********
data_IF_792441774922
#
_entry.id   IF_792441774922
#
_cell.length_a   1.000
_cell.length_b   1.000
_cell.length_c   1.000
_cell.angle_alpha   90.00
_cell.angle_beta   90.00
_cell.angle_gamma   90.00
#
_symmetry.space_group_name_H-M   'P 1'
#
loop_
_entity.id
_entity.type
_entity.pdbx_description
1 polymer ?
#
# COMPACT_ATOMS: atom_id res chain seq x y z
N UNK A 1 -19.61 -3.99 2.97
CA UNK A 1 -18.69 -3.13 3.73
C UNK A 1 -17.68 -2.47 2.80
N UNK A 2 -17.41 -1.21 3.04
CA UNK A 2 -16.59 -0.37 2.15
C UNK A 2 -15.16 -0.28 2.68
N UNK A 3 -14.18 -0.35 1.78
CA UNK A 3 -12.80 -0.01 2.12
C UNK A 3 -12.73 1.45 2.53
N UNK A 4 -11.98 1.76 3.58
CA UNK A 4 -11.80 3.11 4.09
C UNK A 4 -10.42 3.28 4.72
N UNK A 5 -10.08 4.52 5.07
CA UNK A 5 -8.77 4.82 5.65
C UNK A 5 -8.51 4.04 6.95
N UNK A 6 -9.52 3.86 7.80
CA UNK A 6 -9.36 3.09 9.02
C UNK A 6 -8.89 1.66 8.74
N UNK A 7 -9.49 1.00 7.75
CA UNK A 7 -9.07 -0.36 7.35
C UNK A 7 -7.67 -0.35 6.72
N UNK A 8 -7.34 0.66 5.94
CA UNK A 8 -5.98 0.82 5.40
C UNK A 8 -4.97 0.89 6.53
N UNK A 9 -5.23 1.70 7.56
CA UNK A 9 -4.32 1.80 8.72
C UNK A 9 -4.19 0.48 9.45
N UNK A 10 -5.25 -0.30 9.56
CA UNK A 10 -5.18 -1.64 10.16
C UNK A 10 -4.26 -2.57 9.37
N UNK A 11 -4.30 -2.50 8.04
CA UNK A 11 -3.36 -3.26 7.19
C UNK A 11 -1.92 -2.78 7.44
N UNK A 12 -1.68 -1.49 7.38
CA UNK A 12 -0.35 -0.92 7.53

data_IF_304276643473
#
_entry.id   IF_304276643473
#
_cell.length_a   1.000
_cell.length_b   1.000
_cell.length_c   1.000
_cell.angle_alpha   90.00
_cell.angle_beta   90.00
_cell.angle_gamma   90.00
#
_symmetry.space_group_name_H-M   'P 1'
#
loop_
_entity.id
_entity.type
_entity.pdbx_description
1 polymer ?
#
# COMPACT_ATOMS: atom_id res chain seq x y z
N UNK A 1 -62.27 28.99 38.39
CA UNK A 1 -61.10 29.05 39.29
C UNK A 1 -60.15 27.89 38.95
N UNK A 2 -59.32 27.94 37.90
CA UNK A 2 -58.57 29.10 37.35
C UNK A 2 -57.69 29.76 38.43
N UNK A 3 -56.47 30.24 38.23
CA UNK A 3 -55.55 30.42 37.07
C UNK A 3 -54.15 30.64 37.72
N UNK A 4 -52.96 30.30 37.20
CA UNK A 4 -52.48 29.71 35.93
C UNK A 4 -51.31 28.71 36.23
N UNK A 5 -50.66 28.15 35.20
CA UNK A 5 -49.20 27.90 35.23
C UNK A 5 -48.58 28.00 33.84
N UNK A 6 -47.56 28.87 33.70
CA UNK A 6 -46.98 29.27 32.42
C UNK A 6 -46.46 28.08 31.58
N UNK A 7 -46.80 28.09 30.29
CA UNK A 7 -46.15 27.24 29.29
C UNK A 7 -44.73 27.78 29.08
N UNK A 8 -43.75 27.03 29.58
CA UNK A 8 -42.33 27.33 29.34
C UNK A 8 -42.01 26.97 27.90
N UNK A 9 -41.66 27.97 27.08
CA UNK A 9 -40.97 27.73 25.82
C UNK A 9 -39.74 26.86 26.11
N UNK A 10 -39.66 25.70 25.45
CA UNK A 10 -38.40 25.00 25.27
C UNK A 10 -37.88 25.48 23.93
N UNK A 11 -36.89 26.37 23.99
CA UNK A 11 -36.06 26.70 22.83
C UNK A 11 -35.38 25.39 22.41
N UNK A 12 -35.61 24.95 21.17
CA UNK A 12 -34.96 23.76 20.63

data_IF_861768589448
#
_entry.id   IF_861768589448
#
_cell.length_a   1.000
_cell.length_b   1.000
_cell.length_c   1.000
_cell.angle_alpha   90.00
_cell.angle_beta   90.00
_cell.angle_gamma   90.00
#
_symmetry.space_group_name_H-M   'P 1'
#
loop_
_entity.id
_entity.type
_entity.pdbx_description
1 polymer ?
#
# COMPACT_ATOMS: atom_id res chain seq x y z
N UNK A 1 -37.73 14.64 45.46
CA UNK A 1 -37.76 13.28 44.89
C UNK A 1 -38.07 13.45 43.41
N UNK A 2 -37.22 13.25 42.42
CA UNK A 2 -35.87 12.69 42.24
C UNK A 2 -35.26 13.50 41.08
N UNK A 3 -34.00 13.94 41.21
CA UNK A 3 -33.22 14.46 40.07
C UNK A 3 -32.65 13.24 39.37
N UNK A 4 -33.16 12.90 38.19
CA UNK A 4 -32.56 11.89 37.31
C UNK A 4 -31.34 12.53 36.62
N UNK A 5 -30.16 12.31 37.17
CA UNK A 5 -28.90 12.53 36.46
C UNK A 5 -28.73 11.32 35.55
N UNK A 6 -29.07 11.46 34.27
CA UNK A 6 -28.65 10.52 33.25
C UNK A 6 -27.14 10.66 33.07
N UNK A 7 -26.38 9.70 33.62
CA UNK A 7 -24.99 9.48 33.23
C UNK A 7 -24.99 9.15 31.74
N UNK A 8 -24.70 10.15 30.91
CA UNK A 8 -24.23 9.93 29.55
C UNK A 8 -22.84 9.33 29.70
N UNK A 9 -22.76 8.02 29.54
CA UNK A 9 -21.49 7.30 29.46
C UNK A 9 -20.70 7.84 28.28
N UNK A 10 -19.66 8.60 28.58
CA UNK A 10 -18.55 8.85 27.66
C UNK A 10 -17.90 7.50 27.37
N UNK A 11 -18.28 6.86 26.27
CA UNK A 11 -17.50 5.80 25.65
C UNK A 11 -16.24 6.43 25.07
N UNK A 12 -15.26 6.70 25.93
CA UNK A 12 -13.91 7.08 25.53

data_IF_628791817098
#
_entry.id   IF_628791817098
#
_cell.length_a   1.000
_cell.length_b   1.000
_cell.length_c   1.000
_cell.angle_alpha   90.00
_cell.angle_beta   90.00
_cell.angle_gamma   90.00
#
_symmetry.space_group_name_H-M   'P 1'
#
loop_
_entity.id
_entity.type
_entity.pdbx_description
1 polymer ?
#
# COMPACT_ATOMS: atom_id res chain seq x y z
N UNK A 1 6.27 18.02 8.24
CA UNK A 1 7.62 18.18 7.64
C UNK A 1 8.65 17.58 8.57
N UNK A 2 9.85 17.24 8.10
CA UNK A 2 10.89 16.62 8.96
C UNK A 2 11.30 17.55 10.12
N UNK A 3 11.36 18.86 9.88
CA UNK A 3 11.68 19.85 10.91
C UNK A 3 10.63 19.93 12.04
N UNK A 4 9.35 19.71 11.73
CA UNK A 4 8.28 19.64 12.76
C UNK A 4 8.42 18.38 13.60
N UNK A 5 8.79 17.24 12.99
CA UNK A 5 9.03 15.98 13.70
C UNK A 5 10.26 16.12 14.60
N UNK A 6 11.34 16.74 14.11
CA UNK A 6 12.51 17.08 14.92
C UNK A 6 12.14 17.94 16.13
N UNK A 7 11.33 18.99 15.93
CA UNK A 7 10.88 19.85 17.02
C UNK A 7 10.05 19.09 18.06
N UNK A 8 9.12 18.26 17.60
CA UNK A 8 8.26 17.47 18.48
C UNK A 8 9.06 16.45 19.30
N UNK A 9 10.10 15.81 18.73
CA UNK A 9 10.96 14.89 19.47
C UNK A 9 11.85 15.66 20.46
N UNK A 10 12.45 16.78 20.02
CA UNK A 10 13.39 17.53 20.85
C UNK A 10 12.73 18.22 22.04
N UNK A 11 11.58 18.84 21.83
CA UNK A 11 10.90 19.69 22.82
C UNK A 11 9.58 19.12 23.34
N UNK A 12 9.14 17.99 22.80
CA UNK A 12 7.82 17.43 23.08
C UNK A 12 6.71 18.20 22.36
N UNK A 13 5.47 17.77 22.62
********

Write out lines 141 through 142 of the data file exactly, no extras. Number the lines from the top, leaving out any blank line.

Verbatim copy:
CA UNK A 4 -32.56 11.89 37.31
C UNK A 4 -31.34 12.53 36.62